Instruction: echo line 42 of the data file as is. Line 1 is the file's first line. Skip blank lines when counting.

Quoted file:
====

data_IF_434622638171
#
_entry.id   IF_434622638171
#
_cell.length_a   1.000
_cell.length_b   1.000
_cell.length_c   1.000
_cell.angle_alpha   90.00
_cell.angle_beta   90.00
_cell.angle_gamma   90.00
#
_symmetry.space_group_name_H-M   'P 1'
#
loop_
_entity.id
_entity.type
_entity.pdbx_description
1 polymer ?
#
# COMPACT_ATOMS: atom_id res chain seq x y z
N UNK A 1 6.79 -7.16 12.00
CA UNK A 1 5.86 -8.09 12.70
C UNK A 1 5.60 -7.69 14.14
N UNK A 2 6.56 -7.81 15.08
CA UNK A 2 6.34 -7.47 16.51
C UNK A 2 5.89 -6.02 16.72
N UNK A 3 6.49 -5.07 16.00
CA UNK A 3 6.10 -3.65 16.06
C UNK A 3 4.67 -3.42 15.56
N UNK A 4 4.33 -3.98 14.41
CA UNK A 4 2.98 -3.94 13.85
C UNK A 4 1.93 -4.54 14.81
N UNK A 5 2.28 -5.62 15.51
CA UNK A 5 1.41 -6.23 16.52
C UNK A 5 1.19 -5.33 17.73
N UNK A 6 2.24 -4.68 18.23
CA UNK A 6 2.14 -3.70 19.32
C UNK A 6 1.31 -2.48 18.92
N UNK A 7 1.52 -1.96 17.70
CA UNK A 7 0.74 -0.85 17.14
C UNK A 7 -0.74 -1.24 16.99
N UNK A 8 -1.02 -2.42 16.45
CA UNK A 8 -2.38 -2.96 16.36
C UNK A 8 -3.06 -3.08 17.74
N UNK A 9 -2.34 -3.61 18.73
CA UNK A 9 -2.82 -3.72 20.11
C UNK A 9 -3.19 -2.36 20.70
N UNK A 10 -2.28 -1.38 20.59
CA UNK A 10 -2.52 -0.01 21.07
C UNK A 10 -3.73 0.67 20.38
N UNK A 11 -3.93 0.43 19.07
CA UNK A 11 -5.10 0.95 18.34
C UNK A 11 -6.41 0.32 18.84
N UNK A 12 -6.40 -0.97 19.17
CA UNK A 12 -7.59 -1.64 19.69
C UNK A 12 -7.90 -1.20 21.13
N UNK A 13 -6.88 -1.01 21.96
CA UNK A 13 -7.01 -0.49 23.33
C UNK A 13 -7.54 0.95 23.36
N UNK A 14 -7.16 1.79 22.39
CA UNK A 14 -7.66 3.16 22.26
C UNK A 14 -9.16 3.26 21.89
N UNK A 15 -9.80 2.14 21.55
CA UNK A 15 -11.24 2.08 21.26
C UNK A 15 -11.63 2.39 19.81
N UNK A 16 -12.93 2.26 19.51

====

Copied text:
N UNK A 8 -1.02 -2.42 16.45